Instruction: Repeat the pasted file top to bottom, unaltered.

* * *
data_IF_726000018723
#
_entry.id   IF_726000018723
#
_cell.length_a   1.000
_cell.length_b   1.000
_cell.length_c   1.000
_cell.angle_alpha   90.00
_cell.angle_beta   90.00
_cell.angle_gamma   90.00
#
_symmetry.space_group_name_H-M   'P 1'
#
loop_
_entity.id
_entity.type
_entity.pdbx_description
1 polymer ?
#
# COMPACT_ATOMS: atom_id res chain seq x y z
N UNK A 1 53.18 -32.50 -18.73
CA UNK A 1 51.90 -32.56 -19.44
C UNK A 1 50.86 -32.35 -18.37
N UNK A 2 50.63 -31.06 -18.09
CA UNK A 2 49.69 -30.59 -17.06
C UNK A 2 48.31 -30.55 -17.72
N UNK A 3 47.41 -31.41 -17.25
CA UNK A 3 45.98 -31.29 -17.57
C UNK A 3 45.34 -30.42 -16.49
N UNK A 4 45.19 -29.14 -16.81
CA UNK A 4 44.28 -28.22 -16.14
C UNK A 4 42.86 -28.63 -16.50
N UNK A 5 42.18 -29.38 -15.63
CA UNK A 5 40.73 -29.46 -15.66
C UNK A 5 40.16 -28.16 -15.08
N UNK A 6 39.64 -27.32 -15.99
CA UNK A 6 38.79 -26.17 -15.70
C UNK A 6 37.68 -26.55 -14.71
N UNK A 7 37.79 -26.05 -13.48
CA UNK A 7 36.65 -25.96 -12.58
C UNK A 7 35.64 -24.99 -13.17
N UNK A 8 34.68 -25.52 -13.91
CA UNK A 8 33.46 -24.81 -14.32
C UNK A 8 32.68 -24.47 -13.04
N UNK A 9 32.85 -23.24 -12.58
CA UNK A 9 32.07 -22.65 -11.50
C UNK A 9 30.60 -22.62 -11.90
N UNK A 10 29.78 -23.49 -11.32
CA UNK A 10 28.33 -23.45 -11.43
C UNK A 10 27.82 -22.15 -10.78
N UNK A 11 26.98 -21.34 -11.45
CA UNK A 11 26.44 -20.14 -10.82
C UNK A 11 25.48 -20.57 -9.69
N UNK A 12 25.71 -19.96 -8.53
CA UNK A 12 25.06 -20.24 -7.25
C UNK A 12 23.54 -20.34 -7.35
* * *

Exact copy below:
data_IF_726000018723
#
_entry.id   IF_726000018723
#
_cell.length_a   1.000
_cell.length_b   1.000
_cell.length_c   1.000
_cell.angle_alpha   90.00
_cell.angle_beta   90.00
_cell.angle_gamma   90.00
#
_symmetry.space_group_name_H-M   'P 1'
#
loop_
_entity.id
_entity.type
_entity.pdbx_description
1 polymer ?
#
# COMPACT_ATOMS: atom_id res chain seq x y z
N UNK A 1 53.18 -32.50 -18.73
CA UNK A 1 51.90 -32.56 -19.44
C UNK A 1 50.86 -32.35 -18.37
N UNK A 2 50.63 -31.06 -18.09
CA UNK A 2 49.69 -30.59 -17.06
C UNK A 2 48.31 -30.55 -17.72
N UNK A 3 47.41 -31.41 -17.25
CA UNK A 3 45.98 -31.29 -17.57
C UNK A 3 45.34 -30.42 -16.49
N UNK A 4 45.19 -29.14 -16.81
CA UNK A 4 44.28 -28.22 -16.14
C UNK A 4 42.86 -28.63 -16.50
N UNK A 5 42.18 -29.38 -15.63
CA UNK A 5 40.73 -29.46 -15.66
C UNK A 5 40.16 -28.16 -15.08
N UNK A 6 39.64 -27.32 -15.99
CA UNK A 6 38.79 -26.17 -15.70
C UNK A 6 37.68 -26.55 -14.71
N UNK A 7 37.79 -26.05 -13.48
CA UNK A 7 36.65 -25.96 -12.58
C UNK A 7 35.64 -24.99 -13.17
N UNK A 8 34.68 -25.52 -13.91
CA UNK A 8 33.46 -24.81 -14.32
C UNK A 8 32.68 -24.47 -13.04
N UNK A 9 32.85 -23.24 -12.58
CA UNK A 9 32.07 -22.65 -11.50
C UNK A 9 30.60 -22.62 -11.90
N UNK A 10 29.78 -23.49 -11.32
CA UNK A 10 28.33 -23.45 -11.43
C UNK A 10 27.82 -22.15 -10.78
N UNK A 11 26.98 -21.34 -11.45
CA UNK A 11 26.44 -20.14 -10.82
C UNK A 11 25.48 -20.57 -9.69
N UNK A 12 25.71 -19.96 -8.53
CA UNK A 12 25.06 -20.24 -7.25
C UNK A 12 23.54 -20.34 -7.35